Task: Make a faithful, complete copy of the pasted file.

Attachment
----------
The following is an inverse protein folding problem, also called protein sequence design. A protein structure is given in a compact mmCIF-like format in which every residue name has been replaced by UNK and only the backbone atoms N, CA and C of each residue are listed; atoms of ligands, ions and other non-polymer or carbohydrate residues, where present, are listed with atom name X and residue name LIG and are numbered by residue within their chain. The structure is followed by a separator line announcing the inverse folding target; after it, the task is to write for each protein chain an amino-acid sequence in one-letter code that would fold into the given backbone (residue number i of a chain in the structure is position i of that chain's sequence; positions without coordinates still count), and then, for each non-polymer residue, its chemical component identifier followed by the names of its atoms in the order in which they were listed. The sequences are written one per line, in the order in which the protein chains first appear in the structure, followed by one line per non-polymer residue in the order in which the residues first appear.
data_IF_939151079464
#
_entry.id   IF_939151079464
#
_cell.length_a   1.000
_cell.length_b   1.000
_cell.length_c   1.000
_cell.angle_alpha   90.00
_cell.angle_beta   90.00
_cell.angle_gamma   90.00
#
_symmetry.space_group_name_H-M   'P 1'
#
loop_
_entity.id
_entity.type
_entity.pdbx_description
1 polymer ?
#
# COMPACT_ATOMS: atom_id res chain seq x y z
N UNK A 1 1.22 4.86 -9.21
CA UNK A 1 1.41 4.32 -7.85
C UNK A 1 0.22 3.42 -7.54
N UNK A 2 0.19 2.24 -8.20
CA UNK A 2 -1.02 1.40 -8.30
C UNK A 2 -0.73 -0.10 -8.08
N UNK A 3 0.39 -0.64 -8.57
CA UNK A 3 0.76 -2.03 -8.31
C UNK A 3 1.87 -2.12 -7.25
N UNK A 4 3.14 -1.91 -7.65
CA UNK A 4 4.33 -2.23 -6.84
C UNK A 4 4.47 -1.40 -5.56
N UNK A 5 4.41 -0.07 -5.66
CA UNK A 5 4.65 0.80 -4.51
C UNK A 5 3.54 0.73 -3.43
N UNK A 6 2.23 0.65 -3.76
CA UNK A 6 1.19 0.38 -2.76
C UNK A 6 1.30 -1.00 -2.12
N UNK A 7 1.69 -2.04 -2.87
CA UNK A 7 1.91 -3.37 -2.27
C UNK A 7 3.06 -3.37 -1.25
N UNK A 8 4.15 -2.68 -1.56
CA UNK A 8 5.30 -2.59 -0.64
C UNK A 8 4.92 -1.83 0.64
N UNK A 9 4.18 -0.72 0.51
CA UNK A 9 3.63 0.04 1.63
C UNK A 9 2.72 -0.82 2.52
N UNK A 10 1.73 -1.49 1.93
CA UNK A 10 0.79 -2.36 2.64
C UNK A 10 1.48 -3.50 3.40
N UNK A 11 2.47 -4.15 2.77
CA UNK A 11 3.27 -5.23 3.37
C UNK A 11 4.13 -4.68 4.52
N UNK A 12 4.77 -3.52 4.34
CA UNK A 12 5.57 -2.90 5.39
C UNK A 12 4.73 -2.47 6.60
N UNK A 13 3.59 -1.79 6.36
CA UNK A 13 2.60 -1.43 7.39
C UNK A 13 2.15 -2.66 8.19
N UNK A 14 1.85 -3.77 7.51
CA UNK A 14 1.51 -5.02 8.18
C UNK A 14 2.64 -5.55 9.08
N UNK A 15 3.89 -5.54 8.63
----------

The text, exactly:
The following is an inverse protein folding problem, also called protein sequence design. A protein structure is given in a compact mmCIF-like format in which every residue name has been replaced by UNK and only the backbone atoms N, CA and C of each residue are listed; atoms of ligands, ions and other non-polymer or carbohydrate residues, where present, are listed with atom name X and residue name LIG and are numbered by residue within their chain. The structure is followed by a separator line announcing the inverse folding target; after it, the task is to write for each protein chain an amino-acid sequence in one-letter code that would fold into the given backbone (residue number i of a chain in the structure is position i of that chain's sequence; positions without coordinates still count), and then, for each non-polymer residue, its chemical component identifier followed by the names of its atoms in the order in which they were listed. The sequences are written one per line, in the order in which the protein chains first appear in the structure, followed by one line per non-polymer residue in the order in which the residues first appear.
data_IF_939151079464
#
_entry.id   IF_939151079464
#
_cell.length_a   1.000
_cell.length_b   1.000
_cell.length_c   1.000
_cell.angle_alpha   90.00
_cell.angle_beta   90.00
_cell.angle_gamma   90.00
#
_symmetry.space_group_name_H-M   'P 1'
#
loop_
_entity.id
_entity.type
_entity.pdbx_description
1 polymer ?
#
# COMPACT_ATOMS: atom_id res chain seq x y z
N UNK A 1 1.22 4.86 -9.21
CA UNK A 1 1.41 4.32 -7.85
C UNK A 1 0.22 3.42 -7.54
N UNK A 2 0.19 2.24 -8.20
CA UNK A 2 -1.02 1.40 -8.30
C UNK A 2 -0.73 -0.10 -8.08
N UNK A 3 0.39 -0.64 -8.57
CA UNK A 3 0.76 -2.03 -8.31
C UNK A 3 1.87 -2.12 -7.25
N UNK A 4 3.14 -1.91 -7.65
CA UNK A 4 4.33 -2.23 -6.84
C UNK A 4 4.47 -1.40 -5.56
N UNK A 5 4.41 -0.07 -5.66
CA UNK A 5 4.65 0.80 -4.51
C UNK A 5 3.54 0.73 -3.43
N UNK A 6 2.23 0.65 -3.76
CA UNK A 6 1.19 0.38 -2.76
C UNK A 6 1.30 -1.00 -2.12
N UNK A 7 1.69 -2.04 -2.87
CA UNK A 7 1.91 -3.37 -2.27
C UNK A 7 3.06 -3.37 -1.25
N UNK A 8 4.15 -2.68 -1.56
CA UNK A 8 5.30 -2.59 -0.64
C UNK A 8 4.92 -1.83 0.64
N UNK A 9 4.18 -0.72 0.51
CA UNK A 9 3.63 0.04 1.63
C UNK A 9 2.72 -0.82 2.52
N UNK A 10 1.73 -1.49 1.93
CA UNK A 10 0.79 -2.36 2.64
C UNK A 10 1.48 -3.50 3.40
N UNK A 11 2.47 -4.15 2.77
CA UNK A 11 3.27 -5.23 3.37
C UNK A 11 4.13 -4.68 4.52
N UNK A 12 4.77 -3.52 4.34
CA UNK A 12 5.57 -2.90 5.39
C UNK A 12 4.73 -2.47 6.60
N UNK A 13 3.59 -1.79 6.36
CA UNK A 13 2.60 -1.43 7.39
C UNK A 13 2.15 -2.66 8.19
N UNK A 14 1.85 -3.77 7.51
CA UNK A 14 1.51 -5.02 8.18
C UNK A 14 2.64 -5.55 9.08
N UNK A 15 3.89 -5.54 8.63